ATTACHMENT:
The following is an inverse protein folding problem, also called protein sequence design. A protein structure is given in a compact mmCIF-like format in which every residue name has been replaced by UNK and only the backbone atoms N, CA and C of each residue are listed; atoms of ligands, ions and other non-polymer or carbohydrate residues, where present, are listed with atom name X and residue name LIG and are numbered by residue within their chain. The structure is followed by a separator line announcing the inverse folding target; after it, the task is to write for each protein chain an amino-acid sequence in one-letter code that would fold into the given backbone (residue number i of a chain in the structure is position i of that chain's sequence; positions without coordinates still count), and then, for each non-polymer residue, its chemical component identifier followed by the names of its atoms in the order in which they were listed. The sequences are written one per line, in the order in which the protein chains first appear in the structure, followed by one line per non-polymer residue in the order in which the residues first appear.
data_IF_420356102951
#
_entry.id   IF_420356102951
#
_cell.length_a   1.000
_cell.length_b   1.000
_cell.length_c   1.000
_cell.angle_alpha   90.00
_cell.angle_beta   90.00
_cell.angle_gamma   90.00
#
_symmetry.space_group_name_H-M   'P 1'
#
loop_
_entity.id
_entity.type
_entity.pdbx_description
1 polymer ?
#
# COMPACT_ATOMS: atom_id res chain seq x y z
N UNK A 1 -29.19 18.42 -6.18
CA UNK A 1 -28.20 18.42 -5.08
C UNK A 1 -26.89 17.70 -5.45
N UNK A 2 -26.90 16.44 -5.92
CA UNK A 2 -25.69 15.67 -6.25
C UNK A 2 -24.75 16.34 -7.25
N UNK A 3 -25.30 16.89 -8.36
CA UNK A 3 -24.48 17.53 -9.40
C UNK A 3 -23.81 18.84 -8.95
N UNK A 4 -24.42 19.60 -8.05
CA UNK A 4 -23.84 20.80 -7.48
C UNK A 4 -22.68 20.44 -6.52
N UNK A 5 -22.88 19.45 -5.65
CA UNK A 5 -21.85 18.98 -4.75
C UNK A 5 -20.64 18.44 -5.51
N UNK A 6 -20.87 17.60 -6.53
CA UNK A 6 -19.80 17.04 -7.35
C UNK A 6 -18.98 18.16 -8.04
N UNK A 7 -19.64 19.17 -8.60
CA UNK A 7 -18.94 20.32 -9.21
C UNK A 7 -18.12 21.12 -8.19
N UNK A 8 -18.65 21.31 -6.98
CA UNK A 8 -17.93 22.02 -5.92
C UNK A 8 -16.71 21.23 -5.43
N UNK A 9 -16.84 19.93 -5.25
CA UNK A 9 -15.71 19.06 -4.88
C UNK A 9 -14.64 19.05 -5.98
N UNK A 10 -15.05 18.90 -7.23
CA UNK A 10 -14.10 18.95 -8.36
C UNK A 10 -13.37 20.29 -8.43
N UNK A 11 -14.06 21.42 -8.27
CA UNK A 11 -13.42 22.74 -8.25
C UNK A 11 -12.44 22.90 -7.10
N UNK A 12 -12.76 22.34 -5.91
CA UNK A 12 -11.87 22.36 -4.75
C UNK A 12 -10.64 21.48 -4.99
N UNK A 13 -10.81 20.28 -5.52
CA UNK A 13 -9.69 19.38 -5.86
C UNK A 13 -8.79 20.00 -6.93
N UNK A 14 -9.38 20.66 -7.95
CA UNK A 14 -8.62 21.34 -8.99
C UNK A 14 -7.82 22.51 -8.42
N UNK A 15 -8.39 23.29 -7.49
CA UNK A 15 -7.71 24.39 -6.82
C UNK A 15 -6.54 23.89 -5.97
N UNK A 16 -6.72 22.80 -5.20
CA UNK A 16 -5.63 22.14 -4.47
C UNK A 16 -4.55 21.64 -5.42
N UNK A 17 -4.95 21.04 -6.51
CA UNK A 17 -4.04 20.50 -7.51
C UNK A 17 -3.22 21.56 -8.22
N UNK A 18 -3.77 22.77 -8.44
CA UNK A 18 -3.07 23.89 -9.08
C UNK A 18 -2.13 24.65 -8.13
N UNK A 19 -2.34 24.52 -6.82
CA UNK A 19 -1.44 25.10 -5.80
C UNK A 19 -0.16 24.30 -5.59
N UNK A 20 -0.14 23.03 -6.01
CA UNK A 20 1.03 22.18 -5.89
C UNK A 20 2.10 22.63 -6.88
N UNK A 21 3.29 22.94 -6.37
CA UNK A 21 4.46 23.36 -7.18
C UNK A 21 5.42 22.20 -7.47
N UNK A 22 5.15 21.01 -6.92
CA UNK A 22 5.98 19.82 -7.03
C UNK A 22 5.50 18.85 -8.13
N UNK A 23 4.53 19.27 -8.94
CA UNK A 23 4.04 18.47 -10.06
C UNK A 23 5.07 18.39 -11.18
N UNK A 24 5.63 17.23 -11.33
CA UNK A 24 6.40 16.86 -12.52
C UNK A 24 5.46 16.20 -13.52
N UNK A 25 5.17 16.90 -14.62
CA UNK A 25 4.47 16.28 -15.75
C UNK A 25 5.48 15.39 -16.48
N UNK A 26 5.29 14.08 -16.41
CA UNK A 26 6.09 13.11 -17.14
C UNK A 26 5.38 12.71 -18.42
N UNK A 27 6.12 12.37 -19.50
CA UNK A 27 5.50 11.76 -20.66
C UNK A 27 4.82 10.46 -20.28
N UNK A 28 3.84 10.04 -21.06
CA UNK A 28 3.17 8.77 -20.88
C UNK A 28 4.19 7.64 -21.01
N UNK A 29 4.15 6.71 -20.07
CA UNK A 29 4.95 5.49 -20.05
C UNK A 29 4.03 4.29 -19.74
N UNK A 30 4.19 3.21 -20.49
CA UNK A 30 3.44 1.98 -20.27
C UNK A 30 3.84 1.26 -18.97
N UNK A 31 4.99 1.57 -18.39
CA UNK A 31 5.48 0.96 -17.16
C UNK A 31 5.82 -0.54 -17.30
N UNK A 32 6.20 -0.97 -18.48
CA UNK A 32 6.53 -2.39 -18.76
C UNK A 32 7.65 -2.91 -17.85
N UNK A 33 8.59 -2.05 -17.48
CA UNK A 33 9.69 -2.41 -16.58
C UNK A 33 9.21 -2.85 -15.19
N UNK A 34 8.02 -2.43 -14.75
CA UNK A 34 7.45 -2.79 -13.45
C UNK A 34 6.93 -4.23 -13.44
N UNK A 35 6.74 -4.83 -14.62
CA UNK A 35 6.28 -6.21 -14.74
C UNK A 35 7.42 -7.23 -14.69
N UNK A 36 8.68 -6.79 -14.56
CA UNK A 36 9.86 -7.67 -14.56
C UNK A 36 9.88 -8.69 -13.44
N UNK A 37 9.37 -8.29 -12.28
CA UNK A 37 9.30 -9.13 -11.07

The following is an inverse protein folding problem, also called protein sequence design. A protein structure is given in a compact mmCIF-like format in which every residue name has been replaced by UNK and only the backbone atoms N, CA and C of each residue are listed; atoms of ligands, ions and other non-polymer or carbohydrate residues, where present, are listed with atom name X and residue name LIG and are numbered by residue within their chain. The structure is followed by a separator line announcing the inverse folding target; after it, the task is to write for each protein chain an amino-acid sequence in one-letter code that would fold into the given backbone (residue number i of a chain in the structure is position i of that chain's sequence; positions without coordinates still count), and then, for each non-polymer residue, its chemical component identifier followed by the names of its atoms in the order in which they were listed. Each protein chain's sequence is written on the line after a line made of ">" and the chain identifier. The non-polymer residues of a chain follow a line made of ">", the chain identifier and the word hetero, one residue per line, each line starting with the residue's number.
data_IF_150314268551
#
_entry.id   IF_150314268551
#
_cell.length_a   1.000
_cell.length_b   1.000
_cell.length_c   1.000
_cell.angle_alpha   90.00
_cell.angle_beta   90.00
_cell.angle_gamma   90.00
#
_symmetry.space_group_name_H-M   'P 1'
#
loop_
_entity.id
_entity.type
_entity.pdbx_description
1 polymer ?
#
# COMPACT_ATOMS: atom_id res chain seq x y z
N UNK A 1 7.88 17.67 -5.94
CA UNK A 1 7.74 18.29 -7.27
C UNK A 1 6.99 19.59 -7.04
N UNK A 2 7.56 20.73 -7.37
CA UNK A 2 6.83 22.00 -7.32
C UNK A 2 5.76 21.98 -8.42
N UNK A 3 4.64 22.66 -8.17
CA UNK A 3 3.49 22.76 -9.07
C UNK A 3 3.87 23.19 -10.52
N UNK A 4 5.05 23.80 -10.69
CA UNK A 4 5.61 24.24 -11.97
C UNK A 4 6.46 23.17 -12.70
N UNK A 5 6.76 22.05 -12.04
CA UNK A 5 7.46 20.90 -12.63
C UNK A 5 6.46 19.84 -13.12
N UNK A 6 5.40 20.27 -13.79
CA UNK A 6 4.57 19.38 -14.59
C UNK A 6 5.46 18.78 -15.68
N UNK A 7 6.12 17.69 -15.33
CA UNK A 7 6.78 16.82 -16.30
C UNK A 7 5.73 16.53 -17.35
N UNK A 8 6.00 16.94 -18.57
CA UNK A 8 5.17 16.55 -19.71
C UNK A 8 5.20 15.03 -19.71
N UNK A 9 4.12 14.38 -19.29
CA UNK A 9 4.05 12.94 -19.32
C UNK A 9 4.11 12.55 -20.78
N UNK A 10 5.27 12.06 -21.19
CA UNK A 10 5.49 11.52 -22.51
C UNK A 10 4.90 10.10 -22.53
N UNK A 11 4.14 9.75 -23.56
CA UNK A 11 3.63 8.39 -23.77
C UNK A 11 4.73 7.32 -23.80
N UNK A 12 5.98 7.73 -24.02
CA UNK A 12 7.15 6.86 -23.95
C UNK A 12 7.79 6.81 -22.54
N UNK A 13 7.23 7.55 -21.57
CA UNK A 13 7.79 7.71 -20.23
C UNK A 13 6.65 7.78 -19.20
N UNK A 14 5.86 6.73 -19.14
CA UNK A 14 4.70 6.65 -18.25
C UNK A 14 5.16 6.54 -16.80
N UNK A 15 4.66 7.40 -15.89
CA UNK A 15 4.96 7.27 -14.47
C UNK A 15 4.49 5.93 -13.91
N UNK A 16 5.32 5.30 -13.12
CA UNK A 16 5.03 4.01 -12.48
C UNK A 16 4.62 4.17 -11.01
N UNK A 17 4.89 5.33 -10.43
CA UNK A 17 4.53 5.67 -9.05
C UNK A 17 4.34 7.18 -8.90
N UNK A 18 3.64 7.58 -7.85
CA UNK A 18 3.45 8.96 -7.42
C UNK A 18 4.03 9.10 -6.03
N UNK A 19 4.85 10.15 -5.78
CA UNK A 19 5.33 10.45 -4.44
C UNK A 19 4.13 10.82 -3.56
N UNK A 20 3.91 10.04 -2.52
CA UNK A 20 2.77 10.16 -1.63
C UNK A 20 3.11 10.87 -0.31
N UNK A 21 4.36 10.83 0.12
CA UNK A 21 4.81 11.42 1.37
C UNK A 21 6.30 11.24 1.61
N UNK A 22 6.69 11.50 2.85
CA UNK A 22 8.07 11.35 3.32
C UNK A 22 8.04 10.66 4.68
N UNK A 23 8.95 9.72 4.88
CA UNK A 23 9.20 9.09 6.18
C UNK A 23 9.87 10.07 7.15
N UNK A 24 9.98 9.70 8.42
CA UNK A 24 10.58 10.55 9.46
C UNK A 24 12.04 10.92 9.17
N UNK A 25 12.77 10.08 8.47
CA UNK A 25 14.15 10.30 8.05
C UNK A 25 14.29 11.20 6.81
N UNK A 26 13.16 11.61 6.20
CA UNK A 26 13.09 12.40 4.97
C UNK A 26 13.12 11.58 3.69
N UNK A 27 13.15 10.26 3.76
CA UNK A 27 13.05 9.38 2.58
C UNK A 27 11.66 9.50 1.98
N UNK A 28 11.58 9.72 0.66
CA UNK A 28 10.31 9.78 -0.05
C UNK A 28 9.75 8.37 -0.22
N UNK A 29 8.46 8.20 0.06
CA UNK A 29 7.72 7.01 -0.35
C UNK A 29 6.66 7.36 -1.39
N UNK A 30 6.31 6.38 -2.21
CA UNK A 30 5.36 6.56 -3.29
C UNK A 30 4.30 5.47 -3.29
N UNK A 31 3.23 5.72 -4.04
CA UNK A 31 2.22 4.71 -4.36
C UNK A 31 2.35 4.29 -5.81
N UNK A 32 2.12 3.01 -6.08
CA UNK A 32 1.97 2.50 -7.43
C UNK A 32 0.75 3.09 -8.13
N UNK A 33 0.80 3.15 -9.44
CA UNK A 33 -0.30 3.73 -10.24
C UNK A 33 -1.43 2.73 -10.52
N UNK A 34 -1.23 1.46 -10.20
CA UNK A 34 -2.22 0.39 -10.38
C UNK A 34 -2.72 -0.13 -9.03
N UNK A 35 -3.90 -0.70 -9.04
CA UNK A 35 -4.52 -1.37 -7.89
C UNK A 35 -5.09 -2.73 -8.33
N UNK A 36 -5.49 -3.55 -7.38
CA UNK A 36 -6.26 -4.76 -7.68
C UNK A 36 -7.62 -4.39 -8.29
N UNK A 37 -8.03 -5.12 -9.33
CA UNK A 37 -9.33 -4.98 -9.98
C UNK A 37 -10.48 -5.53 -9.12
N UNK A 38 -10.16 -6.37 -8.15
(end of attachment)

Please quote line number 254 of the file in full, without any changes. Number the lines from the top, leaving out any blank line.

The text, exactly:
C UNK A 34 -2.72 -0.13 -9.03